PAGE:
Monday, May 05, 2008

 

Life on Mars?

We better hope not. Assuming life is easy to create and that the barrier (filter) to intelligent life is not difficult to overcome the vast number of stars in our galaxy suggests that it should be teaming with intelligent life. But we haven't discovered them yet or they haven't made themselves known. That leaves the question of whether there is some great filter which life passes through to produce intelligence and exploration and whether we have passed through it or have yet to meet it.

If we discovered some very simple life-forms on Mars, in its soil or under the ice at the polar caps, it would show that the Great Filter must come somewhere after that period in evolution. This would be disturbing, but we might still hope that the Great Filter was located in our past. If we discovered a more advanced life-form, such as some kind of multicellular organism, that would eliminate a much larger set of evolutionary transitions from consideration as the Great Filter. The effect would be to shift the probability more strongly against the hypothesis that the Great Filter is behind us. And if we discovered the fossils of some very complex life-form, such as a ­vertebrate-­like creature, we would have to conclude that this hypothesis is very improbable indeed. It would be by far the worst news ever printed.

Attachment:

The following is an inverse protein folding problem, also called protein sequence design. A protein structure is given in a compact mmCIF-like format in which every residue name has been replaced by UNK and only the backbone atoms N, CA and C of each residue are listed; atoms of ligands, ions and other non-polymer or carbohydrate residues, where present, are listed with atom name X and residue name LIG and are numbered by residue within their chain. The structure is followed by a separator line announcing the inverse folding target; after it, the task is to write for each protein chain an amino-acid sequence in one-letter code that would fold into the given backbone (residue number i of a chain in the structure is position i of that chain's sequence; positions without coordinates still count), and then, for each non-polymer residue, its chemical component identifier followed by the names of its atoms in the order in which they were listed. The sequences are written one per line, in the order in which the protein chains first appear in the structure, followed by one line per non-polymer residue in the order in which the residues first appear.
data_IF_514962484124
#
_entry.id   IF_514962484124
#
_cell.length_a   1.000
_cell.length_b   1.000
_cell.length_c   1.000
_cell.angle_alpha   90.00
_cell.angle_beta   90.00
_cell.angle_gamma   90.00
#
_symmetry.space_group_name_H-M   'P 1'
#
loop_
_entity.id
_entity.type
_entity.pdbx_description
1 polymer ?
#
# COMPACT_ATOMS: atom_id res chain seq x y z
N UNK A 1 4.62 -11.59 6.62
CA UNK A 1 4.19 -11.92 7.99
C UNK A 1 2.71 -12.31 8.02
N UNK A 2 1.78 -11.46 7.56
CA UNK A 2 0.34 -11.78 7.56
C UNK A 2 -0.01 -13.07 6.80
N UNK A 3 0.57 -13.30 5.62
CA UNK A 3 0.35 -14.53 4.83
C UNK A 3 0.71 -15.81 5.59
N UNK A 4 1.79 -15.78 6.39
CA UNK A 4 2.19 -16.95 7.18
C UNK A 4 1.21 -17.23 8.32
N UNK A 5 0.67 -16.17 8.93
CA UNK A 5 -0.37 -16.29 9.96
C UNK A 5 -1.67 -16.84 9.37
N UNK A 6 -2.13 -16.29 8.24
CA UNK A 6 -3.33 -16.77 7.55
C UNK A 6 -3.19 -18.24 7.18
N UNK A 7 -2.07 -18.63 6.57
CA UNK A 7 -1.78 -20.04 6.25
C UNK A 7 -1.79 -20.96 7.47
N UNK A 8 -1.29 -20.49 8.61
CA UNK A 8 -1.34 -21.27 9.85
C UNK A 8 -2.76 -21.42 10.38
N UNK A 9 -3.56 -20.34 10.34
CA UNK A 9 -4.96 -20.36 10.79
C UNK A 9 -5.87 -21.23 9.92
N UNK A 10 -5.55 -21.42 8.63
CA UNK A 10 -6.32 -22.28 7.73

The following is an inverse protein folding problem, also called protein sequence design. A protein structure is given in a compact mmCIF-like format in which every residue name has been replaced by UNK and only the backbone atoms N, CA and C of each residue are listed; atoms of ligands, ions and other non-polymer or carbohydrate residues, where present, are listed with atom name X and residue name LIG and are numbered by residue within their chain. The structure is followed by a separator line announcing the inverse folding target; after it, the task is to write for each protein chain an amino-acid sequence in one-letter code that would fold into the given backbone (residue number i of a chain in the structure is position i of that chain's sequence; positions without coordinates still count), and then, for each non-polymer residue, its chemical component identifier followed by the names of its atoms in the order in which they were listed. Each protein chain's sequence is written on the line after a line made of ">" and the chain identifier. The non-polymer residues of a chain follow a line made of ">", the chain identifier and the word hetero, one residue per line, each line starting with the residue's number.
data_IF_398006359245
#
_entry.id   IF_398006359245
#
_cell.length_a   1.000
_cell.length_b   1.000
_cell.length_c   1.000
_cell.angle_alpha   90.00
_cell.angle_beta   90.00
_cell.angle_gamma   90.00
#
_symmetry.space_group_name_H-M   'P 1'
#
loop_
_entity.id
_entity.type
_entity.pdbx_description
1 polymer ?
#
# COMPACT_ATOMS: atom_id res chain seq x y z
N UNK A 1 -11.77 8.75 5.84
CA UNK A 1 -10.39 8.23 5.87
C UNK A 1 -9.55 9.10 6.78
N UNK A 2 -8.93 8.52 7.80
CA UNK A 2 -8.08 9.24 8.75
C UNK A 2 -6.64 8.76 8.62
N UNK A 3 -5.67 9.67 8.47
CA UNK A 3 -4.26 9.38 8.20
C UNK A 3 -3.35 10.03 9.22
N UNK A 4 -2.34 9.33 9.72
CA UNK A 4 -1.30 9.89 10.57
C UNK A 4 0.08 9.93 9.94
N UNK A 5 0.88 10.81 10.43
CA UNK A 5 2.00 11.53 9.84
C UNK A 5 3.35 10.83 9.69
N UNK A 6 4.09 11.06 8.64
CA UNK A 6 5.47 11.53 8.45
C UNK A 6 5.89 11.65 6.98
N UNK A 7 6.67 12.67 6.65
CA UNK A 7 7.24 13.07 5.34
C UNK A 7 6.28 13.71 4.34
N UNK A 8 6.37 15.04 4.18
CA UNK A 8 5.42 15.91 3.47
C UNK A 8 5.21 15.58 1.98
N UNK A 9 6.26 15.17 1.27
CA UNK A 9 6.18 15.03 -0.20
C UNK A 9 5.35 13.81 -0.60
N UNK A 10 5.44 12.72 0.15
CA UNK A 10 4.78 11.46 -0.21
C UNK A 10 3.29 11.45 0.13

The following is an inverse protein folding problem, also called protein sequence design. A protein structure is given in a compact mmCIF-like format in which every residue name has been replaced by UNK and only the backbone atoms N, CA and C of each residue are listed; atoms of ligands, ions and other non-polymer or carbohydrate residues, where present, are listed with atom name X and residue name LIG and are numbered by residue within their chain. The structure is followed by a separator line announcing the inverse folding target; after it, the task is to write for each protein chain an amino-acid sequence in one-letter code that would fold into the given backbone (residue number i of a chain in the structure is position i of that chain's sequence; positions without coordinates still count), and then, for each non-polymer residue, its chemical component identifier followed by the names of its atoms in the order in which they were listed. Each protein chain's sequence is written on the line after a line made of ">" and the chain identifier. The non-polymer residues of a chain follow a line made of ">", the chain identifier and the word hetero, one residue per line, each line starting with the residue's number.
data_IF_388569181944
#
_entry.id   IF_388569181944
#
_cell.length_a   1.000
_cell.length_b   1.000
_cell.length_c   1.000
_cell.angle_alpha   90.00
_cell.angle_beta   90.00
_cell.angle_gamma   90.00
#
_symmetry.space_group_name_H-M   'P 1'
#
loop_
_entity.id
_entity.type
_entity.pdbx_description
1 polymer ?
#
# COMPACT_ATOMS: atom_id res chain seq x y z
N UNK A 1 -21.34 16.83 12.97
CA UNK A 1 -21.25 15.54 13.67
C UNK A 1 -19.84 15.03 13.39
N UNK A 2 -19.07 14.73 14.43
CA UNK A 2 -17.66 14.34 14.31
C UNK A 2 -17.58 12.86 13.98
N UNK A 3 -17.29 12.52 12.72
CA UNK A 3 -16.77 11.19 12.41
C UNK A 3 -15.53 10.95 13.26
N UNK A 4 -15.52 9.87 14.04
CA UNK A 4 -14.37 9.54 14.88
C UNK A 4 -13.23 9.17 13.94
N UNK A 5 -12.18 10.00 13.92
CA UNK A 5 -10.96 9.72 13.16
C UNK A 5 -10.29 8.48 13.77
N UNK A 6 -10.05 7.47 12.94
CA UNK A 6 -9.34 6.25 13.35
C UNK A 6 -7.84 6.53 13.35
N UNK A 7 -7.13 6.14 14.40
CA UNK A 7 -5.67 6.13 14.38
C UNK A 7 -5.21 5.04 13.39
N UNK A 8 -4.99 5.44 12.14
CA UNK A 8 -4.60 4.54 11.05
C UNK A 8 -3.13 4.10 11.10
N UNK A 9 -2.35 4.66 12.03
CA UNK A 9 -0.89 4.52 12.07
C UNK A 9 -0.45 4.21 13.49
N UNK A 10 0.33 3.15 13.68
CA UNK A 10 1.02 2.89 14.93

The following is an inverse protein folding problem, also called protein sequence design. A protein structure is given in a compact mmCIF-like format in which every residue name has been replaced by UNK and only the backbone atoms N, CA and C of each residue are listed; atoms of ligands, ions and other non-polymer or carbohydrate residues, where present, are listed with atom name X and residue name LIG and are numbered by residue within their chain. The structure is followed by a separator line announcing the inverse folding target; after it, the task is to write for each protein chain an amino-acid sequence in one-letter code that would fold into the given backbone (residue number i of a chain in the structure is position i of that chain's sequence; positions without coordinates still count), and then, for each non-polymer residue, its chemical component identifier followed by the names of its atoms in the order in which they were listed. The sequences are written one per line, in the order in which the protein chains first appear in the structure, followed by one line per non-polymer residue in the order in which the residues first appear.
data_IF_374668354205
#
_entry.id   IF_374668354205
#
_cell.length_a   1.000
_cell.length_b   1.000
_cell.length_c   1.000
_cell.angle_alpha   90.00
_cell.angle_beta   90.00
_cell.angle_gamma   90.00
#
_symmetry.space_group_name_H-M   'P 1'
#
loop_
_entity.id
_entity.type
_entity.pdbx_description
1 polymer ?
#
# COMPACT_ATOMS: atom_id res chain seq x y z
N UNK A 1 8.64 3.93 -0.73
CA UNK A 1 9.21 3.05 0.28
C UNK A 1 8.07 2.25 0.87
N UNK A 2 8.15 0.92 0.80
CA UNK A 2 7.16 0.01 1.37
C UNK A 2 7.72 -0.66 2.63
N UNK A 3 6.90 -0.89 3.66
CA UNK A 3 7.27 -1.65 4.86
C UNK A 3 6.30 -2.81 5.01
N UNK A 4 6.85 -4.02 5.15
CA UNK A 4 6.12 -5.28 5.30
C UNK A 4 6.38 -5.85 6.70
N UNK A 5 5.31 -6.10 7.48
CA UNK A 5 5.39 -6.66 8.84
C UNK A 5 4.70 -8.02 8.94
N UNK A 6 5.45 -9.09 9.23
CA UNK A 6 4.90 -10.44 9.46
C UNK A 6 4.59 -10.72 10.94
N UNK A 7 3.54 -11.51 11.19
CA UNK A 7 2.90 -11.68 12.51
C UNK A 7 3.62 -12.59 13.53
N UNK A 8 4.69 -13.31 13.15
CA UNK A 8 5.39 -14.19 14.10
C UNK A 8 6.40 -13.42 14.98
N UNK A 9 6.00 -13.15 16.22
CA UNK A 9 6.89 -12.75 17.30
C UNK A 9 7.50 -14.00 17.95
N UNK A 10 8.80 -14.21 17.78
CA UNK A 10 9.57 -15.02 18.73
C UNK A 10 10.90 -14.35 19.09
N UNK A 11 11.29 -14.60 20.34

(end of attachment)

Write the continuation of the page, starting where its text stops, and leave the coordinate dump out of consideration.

The only other hope for us would be that all the intelligent life is hiding from us while we caught up. A sort of Star Trek model for galactic cooperation which doesn't allow interference in primitive cultures. That sounds better than waiting for the discovery of some super destructive technology that ends all human life.

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